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Massarotti: Road To Super Bowl 50 Goes Through Brady And Manning

BOSTON (CBS) - Tom Brady and Peyton Manning will meet for the 17th time on Sunday, and there is every chance the 17th will be the last. Seventeen leads to Santa Clara. Seventeen leads to 50. Seventeen leads to history, one way or another, for Brady or for Manning, in victory or in defeat.

Oh, what the heck.

Let's have one more for the road.

Write this down somewhere, making sure to remember it years from now, because it will seem so utterly preposterous that you will not believe it without documentation: beginning in 2001, the year Brady replaced the fallen Drew Bledsoe in the New England Patriots huddle, either Brady or Manning will have represented the AFC in an astonishing 10 of 15 Super Bowls; if you temporarily want to add Ben Roethlisberger to the discussion, the number is 13. What we have here are the Nicklaus, Player and Watson of their era, a football skins game of enormous stakes.

In the coming days, you will relive much of the Brady-Manning history, all of it indisputably worth it. The short story is this: Brady has won 11 of the 16 previous meetings, Manning only 5. In the AFC title game, Manning leads, 2-1. The latter is worth noting because the home quarterback has always proven the victor, the most recent outcome a victory by Manning and the Broncos in Denver two years ago, when former Patriots receiver Wes Welker knocked out defensive back Aqib Talib and when Brady was forced to play with a pass-catching corps that included Austin Collie, Matthew Slater and Matthew Mulligan.

This game, like the last is in Denver.

Again, in the coming days, that will mean everything and it will mean nothing, because we all know how this series works: It can be entirely unpredictable. That seems especially true now, with both teams battling injuries and a breaking-down (broken-down?) Manning in the final stages of his career, each pass potentially his last.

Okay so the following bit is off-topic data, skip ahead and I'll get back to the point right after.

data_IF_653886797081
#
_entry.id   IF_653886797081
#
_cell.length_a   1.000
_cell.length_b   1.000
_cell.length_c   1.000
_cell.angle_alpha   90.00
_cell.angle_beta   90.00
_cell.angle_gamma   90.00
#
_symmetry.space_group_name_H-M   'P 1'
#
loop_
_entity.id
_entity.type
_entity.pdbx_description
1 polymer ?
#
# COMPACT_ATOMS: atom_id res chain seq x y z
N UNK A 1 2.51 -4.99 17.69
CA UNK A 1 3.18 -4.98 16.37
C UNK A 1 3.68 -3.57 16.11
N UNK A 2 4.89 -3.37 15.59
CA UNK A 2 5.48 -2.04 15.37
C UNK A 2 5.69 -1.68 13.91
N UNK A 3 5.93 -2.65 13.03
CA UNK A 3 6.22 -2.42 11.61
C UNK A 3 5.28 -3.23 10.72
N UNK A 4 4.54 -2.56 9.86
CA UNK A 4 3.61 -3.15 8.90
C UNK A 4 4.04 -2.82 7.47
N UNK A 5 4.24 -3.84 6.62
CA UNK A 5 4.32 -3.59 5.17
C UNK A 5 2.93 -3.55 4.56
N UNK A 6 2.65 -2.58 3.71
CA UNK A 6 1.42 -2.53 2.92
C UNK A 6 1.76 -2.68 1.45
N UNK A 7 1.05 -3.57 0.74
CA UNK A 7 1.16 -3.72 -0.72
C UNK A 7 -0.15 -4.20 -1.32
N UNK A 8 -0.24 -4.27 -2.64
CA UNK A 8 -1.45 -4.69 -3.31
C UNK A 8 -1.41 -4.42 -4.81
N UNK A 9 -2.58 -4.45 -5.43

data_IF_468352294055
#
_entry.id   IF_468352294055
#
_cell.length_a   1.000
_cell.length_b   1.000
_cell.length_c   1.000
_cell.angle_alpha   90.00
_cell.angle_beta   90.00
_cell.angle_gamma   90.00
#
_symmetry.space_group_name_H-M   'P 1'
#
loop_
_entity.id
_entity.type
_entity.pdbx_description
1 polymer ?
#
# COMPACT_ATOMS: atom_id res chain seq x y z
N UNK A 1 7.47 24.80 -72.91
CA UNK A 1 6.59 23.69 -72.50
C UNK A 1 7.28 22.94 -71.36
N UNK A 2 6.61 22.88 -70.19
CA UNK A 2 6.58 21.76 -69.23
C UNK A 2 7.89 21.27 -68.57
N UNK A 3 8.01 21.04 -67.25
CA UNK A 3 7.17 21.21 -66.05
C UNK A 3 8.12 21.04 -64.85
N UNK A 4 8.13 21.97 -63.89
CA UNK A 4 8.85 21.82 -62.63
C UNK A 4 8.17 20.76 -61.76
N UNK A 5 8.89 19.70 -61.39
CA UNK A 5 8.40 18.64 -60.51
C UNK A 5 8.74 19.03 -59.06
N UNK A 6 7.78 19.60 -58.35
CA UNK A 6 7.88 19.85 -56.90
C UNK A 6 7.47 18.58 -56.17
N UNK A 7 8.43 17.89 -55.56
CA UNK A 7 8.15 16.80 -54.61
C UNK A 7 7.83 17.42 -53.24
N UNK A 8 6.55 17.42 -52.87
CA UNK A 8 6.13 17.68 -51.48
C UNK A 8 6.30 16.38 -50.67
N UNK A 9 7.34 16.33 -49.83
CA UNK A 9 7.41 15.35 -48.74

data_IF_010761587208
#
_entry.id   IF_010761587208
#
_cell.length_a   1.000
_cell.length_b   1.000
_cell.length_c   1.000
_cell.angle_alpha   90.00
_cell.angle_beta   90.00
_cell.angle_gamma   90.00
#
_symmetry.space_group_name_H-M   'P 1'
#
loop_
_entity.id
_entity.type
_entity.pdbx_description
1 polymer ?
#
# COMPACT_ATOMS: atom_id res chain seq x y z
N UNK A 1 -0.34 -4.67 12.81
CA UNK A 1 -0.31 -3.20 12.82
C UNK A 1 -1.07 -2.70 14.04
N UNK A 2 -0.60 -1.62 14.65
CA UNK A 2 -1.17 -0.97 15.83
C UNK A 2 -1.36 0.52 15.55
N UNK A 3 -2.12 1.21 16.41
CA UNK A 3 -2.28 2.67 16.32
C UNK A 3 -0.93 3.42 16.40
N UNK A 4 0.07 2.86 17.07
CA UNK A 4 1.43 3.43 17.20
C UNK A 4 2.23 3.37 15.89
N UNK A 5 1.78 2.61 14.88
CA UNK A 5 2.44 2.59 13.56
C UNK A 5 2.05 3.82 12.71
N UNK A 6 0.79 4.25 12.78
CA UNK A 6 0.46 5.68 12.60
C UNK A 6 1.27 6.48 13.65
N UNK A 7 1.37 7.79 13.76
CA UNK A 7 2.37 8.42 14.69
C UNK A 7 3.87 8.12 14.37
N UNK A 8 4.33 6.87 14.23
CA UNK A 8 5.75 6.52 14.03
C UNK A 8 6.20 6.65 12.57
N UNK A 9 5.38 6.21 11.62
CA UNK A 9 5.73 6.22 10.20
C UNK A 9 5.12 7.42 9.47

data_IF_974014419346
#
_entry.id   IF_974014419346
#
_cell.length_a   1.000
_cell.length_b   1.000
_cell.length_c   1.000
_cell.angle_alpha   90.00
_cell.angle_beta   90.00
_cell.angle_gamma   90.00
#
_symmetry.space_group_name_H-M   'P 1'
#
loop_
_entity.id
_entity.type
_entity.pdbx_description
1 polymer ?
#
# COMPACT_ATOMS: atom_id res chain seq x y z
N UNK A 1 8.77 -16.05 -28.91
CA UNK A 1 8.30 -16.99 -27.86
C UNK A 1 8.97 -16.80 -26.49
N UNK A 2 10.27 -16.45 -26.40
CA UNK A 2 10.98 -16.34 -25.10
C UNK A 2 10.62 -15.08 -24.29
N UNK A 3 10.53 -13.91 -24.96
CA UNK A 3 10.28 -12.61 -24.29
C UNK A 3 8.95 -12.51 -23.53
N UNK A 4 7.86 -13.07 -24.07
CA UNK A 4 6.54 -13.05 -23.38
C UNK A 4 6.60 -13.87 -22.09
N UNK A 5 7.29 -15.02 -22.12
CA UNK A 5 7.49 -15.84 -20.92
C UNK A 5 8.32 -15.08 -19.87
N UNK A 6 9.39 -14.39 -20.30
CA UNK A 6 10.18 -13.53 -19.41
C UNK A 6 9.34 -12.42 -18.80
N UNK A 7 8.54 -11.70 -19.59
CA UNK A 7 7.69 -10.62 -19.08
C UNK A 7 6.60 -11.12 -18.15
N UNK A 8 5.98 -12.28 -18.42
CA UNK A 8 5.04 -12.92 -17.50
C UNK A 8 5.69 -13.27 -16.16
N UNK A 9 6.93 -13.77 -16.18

No matter what happens on Sunday, Brady will be the winner on paper in this duel, his lead too big to overcome. But for now, at least, that is not the point. Brady-Manning has been sporting theater at its absolute finest, no matter who has come out on top. And while Brady and coach Bill Belichick have come out on top far more often, even the most steadfast Patriots must acknowledge that the sight of Manning trotting onto the field for a final drive has never been entirely comfortable.

Maybe you think he's a choker. Maybe you think he's a cheater. You would be justified to think both. But deep down, however reluctantly, you know how smart Manning is, how good he once was, how dangerous he still might be.

Even if only for a day.

Interestingly, if we were to change the quarterbacks for Sunday's game, Denver might have the edge. The difference between the players is now that great. Before the postseason began, Manning was ranked dead last among qualifying NFL quarterbacks in passer rating. Brady was fourth. Manning has been holding on for his professional life while Brady has continued his assault on history, an incredible fifth Super Bowl title now within his grasp.

And now, to achieve it, Brady has to dispose of Manning again, perhaps one final time to reach a Super Bowl that will be played in Brady's hometown, in the backyard of Joe Montana.

In the immediate aftermath of Denver's win Sunday over the Pittsburgh Steelers, Manning was asked about leading his team back to the AFC Championship, about another meeting with Brady. Humbly and smartly, he downplayed both. Manning said that the Denver defense has led this team to the conference championship. He said that Sunday's title game will pit the Broncos again the Patriots. He refrained from any of the hype surrounding the 17th head-to-head meeting between the two greatest quarterbacks of this era, between the men who have set standards for the position going forward and who have stood like tollbooths on the journey to the Super Bowl.

The road to Santa Clara does not go through Denver and it does not go through New England. It goes through Brady and Manning, almost always, and it now goes through them again.

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